Blurry Lines of Expertise

A common problem in costs assessments, particularly in commercial litigation, is the recovery of fees incurred by third party service providers whose services do not fall squarely within the definitions of expert witness, professional witness or solicitor.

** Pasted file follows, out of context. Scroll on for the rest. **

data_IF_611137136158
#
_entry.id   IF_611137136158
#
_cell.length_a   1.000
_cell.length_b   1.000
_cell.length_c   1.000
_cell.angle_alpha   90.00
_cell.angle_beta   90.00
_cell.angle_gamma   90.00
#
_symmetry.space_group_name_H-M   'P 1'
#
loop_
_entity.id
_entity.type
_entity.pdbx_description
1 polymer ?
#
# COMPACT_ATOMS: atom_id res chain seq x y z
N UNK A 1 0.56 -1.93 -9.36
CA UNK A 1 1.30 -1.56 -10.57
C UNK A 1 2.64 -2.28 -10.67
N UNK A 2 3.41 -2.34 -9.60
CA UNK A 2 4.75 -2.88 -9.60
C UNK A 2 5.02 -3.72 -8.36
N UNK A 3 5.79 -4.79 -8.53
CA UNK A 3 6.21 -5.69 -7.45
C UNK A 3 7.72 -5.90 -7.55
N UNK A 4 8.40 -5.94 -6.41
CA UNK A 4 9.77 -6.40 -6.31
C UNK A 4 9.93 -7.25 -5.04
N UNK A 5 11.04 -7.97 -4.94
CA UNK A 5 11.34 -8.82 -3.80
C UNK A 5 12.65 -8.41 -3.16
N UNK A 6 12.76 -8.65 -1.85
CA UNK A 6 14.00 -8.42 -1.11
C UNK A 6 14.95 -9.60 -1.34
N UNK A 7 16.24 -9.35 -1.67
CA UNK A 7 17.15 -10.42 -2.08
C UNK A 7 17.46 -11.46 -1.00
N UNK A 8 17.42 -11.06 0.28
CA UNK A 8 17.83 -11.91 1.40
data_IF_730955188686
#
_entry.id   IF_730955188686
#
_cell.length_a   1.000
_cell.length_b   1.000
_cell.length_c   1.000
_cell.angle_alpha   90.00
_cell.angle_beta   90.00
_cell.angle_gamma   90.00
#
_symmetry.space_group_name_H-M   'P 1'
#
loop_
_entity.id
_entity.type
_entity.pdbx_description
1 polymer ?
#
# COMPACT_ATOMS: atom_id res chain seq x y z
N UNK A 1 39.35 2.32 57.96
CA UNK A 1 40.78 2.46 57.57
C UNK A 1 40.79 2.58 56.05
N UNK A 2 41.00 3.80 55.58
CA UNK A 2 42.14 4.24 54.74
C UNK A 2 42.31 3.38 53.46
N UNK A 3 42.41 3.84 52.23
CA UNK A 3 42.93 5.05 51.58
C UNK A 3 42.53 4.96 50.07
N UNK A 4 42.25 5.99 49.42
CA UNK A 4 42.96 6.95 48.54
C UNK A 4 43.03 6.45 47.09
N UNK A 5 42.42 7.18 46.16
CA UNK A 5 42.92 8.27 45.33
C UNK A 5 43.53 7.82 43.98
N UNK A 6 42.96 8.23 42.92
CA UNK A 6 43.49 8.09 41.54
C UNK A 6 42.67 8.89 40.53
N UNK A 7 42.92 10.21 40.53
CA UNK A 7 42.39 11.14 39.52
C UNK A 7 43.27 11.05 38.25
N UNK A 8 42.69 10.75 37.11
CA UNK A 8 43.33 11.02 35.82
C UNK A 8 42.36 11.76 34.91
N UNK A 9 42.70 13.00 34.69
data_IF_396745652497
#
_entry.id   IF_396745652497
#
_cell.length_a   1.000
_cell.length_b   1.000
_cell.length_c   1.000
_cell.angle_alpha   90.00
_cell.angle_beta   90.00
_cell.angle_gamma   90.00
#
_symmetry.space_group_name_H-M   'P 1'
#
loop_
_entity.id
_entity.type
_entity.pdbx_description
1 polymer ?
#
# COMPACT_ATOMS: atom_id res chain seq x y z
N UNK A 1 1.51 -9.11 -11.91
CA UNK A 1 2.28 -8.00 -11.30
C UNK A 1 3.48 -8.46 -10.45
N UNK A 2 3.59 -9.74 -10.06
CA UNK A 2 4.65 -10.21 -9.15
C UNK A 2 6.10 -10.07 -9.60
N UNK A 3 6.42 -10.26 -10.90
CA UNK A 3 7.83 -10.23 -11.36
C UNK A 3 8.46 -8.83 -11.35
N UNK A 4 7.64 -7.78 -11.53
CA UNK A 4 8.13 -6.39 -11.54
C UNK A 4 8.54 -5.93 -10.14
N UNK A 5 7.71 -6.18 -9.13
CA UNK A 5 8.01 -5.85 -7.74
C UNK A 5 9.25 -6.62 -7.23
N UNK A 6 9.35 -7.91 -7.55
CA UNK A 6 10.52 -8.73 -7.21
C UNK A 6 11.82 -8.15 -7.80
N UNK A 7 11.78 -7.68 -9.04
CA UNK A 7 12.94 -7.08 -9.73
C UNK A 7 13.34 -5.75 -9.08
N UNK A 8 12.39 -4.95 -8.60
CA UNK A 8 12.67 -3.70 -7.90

In fact, there have been a number of cases over the years where this issue has arisen, most notably perhaps, in Agassi v Robinson (HM Inspector of Taxes) (No. 2) [2005] EWCA Civ 1507 where Mr Agassi was a Litigation in Person (“LIP”). His tax advisers, Tenon, had provided assistance to him in his conduct of the proceedings, including instructing counsel on his behalf. As Tenon did not have the right to conduct litigation, Mr Agassi was not entitled to recover any of Tenon’s fees that related to work which a legal representative would have done, for example, time spent providing general assistance to counsel. However, Tenon’s representative, Mr Mills, was a qualified accountant whose tax expertise was required, for example, in the instruction of counsel. Therefore the court found that, to the extent the work done by Tenon could be described as ‘expert advice’, the fees would amount to a disbursement that a legal representative would have incurred and would be recoverable. The question of whether the costs would amount to a ‘disbursement’ concerned the provisions of CPR 48.6(3)(a)(ii) – now Part 46.5(3) – which provides that a LIP can only recover costs in so far as they relate to work which would otherwise have been done, or the disbursements would otherwise have been incurred, by a legal representative.